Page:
The Department of Agriculture was created in 1895 to encourage the development of agriculture, horticulture, forestry, and related industries. A State Board of Agriculture, which had been established in 1876 to investigate subjects relating to improvements in agriculture, continued to function along with the department in an advisory capacity. Legislation passed in 1919 and 1923 abolished the State Board of Agriculture, the Agricultural Commission, and the Livestock Sanitary Board, and consolidated regulatory activities pertaining to agriculture within the department. Functions relating to forestry were transferred to the Department of Forestry in 1901.

The Department of Agriculture is responsible for promoting the efficient marketing of farm products and dealing with appropriate investigative and service problems. The department works to control animal and plant diseases as well as insect pests, and to safeguard the public against impure or misrepresented foods, fertilizers and pesticides. It also promotes the efficient marketing of farm products. The State Farm Products Show Commission and the State Harness Racing Commission are administrative commissions within the Department of Agriculture.


Administrative Correspondence, 1941-1956, 1958-1971. (55 cartons) Grouped chronologically and thereunder alphabetically by subject of correspondence. A record of incoming, outgoing, and interdepartmental correspondence between the secretary of Agriculture and his bureau chiefs, department heads, and concerned citizens. The correspondence received and sent by Secretary Leland H. Bull, 1964-1967, contains a considerable amount of material relating to minority groups. Among these items is a 1964 Annual Report on Migrant Labor in Pennsylvania, statistical data on African American farmers in Pennsylvania, and a bibliography entitled The Negro in the American Experience and A Selective List of Books on the Contemporary Negro issued by The Pennsylvania State Library. Also present are the following booklets: American History from the Black Viewpoint by the Council for Human Services, September 1968; Migrant Health Report, Pa., 1965; Regulation for Migratory Farm Labor by the Department of Labor and Industry.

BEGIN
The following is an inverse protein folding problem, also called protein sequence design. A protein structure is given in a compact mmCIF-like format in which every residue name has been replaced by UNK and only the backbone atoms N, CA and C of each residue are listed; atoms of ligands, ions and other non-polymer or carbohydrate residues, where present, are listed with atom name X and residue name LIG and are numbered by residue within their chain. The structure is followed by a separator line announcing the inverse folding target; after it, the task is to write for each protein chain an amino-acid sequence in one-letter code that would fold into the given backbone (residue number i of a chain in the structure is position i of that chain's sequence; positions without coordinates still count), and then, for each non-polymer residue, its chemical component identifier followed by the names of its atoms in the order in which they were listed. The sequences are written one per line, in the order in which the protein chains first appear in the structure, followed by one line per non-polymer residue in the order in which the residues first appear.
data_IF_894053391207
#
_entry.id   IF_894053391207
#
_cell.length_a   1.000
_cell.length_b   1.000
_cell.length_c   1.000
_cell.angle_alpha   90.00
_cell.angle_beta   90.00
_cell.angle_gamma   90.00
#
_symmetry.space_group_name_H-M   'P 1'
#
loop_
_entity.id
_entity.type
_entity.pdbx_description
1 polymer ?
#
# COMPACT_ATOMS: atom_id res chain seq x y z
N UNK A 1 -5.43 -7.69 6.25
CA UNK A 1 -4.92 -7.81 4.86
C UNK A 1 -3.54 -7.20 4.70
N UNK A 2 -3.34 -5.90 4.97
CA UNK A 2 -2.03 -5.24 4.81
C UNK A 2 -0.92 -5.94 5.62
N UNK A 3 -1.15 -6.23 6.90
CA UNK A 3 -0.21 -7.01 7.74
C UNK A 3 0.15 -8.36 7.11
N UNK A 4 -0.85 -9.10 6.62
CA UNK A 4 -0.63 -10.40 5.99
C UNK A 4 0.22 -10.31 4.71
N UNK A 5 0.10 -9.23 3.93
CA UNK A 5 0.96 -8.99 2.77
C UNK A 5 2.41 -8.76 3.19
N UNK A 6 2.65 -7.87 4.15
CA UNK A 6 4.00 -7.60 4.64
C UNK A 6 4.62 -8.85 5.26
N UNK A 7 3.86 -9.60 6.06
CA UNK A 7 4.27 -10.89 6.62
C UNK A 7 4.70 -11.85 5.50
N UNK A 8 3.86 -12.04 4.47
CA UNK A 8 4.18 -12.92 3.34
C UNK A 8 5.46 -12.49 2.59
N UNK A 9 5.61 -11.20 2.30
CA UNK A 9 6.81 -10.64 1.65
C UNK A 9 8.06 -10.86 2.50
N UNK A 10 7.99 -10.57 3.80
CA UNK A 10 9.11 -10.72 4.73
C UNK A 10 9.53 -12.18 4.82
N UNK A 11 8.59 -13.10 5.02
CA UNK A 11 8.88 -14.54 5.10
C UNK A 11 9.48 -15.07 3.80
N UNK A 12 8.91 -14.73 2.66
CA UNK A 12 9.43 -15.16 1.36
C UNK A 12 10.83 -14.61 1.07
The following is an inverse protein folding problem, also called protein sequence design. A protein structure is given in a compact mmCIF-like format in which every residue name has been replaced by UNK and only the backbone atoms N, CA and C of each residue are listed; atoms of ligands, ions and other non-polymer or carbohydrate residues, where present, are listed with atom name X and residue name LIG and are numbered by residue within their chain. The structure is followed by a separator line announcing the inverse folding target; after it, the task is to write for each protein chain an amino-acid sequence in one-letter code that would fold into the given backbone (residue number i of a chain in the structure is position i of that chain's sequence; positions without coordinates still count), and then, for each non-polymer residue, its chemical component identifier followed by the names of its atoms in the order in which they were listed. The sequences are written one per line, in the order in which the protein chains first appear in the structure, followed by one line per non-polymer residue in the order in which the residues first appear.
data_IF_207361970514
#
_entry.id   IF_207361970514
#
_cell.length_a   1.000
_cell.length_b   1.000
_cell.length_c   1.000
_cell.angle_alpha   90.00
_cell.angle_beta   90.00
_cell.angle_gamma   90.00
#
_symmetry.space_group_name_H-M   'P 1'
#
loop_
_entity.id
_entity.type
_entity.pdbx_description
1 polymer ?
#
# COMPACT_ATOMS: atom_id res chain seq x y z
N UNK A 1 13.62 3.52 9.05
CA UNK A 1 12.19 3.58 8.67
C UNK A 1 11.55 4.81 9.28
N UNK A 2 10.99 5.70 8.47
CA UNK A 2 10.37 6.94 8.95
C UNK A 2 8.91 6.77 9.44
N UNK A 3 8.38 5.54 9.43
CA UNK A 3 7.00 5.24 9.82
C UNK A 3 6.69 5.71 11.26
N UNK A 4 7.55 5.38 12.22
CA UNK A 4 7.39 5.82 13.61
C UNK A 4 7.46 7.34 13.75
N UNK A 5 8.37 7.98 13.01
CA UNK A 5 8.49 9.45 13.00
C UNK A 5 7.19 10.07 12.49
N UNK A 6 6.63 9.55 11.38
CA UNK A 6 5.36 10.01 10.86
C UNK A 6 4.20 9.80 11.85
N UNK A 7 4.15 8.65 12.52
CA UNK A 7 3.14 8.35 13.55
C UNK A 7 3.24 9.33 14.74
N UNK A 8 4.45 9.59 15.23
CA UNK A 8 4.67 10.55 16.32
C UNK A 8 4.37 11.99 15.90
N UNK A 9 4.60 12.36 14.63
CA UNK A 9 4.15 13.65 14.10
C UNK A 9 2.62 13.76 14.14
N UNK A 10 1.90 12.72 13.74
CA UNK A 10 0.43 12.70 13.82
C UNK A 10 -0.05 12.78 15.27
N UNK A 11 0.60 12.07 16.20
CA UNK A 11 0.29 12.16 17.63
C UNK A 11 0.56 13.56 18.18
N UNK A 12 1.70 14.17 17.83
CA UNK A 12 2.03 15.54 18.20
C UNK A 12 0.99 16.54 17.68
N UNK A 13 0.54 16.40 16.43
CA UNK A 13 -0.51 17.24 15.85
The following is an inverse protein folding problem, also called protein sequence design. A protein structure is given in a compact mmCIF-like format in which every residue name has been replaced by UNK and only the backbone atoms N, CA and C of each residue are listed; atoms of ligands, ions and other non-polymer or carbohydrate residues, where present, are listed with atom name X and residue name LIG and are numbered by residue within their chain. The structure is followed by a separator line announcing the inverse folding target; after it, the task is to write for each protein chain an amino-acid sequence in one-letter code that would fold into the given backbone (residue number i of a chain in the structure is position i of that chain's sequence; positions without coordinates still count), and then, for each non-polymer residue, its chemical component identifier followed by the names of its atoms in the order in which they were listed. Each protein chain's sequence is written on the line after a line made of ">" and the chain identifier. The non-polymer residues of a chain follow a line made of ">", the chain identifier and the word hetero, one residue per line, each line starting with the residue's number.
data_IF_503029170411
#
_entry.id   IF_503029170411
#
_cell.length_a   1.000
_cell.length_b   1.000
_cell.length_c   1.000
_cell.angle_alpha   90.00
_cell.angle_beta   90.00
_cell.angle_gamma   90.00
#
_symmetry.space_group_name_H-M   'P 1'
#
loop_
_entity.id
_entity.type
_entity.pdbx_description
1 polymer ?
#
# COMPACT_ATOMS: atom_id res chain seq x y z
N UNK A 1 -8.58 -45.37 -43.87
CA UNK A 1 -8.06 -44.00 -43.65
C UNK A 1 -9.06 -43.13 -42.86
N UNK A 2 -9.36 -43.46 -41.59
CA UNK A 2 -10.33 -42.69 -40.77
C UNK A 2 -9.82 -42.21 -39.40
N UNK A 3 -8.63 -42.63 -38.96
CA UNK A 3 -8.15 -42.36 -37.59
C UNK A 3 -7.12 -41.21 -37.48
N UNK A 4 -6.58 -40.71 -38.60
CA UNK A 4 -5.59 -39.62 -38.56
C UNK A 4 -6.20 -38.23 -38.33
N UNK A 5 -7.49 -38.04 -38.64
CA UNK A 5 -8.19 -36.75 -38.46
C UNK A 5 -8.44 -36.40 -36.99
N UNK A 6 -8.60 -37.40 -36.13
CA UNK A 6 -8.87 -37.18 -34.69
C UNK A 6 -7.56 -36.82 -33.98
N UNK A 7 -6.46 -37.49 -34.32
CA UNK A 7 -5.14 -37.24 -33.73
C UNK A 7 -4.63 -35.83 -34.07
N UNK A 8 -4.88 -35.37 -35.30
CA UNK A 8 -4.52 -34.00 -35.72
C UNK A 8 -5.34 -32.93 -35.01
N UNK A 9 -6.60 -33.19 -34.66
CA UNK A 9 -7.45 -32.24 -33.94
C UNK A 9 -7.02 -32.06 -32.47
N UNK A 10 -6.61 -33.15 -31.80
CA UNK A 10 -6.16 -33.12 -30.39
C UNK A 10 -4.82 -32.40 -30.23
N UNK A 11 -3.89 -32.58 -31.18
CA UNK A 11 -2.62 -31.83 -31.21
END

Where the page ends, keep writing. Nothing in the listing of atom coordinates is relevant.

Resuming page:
Other relevant materials include: transcripts of hearings on Land Grant Colleges that cite agricultural research conducted at Lincoln University, a letter to Secretary Leland H. Bull from William G. Nagel concerning minority employment, a letter from Secretary of Health C. L. Walbor Jr., and miscellaneous letters among which is an invitation and a program from Pennsylvania’s Conference to Examine the Effects of Prejudice in State Government held at Allenberry (Boiling Springs, Pa.), September 11-13, 1968. Also present is a letter from the Director of the Bureau of Markets C. W. Ford concerning proposed legislation to establish a minimum wage for migrant workers, a letter to Governor Raymond Shafer regarding a Task Force on Minority Employment, a memorandum on eligibility standards for Pennsylvania’s food program for needy families, a Miami Herald article entitled "Union Pushes to Organize Migrants," a memorandum on surplus food distribution for migrant workers, a 1965 migrant worker health report for Pennsylvania, and a Pennsylvania State University Poverty Program booklet entitled The People Left Behind. The file also contains transcripts of testimony concerning migrant labor that was made before the United States Senate Committee on Labor and Public Welfare, Subcommittee on Migratory Labor, including testimony by James McHale regarding Senate Bill 1019, which was intended to protect the migrant workers. Finally, there are several newsletters and tracts including: 50 Years 1914-1964: The Story of the Erie County Agricultural Extension Association, Higher Education and the Black Atypical Student, and Focus on the Future: New Dimensions for 4-H and Youth Education in Pa.


Glass Lantern Slides of Pennsylvania Bureau of Markets, 1929. (1 box) Unarranged. Lantern slides providing interior and exterior views of various public markets in Pennsylvania. While most of the markets are unidentifiable, among the captioned examples are the Lancaster Farmers’ Market, Harrisburg’s Broad Street Market, and Pittsburgh’s South Side and Diamond Markets. Within the collection is a slide that depicts a group of African American women examining produce shown by a salesclerk. Other slides appear to portray African Americans at different market sites.

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